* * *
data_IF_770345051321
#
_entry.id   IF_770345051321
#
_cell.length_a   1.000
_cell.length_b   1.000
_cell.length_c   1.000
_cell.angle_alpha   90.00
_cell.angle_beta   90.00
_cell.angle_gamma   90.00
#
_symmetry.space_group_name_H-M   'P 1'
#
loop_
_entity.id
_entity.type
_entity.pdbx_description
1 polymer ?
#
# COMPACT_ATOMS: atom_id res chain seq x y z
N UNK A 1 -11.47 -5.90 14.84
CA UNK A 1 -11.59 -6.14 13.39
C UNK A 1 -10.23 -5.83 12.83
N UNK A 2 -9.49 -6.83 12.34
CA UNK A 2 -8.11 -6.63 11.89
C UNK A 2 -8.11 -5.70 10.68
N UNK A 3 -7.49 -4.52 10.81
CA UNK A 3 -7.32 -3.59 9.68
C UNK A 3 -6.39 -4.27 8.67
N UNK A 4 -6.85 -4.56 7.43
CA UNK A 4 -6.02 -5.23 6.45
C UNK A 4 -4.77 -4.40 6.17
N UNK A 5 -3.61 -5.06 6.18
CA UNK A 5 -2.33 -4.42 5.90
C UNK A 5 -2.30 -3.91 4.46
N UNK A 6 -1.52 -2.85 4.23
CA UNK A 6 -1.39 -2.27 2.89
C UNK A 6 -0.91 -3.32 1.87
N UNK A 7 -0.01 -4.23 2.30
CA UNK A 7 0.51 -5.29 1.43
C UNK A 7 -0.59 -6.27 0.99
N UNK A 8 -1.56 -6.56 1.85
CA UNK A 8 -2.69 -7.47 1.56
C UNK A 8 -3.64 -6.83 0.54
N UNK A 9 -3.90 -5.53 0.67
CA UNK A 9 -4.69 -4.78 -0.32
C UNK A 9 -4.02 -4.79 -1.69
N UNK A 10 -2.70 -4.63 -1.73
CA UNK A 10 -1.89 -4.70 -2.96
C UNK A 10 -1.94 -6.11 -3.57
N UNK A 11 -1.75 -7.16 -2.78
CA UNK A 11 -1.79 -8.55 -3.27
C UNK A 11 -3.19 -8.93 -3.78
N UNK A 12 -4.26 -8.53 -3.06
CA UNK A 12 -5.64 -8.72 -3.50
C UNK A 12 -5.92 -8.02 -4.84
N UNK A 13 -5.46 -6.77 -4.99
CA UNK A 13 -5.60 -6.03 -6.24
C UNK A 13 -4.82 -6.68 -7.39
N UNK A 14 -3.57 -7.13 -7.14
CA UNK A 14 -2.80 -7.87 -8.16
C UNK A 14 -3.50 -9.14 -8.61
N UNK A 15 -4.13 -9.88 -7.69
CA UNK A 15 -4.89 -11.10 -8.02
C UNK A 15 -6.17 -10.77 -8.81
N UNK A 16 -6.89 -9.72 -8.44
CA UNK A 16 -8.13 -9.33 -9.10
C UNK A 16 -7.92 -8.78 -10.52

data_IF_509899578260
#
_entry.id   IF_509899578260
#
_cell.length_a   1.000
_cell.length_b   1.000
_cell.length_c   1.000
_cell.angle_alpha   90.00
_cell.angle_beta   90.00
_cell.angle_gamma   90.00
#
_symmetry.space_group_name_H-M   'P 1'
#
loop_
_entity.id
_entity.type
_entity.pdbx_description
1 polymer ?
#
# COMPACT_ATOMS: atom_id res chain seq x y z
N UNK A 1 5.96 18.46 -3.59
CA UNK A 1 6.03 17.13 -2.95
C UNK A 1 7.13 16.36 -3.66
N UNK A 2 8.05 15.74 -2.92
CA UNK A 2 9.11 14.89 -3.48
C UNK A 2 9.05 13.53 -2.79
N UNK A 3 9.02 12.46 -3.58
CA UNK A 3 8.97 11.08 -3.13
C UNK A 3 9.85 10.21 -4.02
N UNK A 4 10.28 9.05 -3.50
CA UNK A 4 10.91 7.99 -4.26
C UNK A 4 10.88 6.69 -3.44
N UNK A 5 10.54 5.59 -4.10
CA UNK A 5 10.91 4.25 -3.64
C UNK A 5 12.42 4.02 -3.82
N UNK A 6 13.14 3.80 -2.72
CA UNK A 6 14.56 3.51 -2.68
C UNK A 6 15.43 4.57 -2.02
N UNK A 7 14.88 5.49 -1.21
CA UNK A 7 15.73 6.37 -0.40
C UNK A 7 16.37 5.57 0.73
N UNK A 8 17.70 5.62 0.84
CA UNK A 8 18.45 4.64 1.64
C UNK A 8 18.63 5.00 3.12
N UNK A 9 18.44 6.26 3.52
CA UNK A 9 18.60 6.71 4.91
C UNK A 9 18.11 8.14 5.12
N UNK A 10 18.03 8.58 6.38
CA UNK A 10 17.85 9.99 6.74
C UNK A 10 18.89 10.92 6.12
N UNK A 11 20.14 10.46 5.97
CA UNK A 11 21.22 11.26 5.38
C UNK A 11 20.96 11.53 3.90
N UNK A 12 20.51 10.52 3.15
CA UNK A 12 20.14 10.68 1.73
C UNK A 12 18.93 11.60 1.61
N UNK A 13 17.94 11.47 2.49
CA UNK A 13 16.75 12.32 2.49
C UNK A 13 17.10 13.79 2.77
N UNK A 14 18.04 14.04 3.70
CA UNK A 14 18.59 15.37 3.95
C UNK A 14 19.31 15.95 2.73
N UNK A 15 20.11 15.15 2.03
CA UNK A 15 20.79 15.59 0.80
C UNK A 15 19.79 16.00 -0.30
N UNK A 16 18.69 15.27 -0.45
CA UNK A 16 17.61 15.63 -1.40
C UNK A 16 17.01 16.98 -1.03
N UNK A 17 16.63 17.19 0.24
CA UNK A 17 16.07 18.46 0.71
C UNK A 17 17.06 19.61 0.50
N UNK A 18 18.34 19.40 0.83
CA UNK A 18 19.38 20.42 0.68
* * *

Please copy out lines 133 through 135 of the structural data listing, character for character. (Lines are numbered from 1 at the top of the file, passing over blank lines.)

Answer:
C UNK A 15 19.79 16.00 -0.30
N UNK A 16 18.69 15.27 -0.45
CA UNK A 16 17.61 15.63 -1.40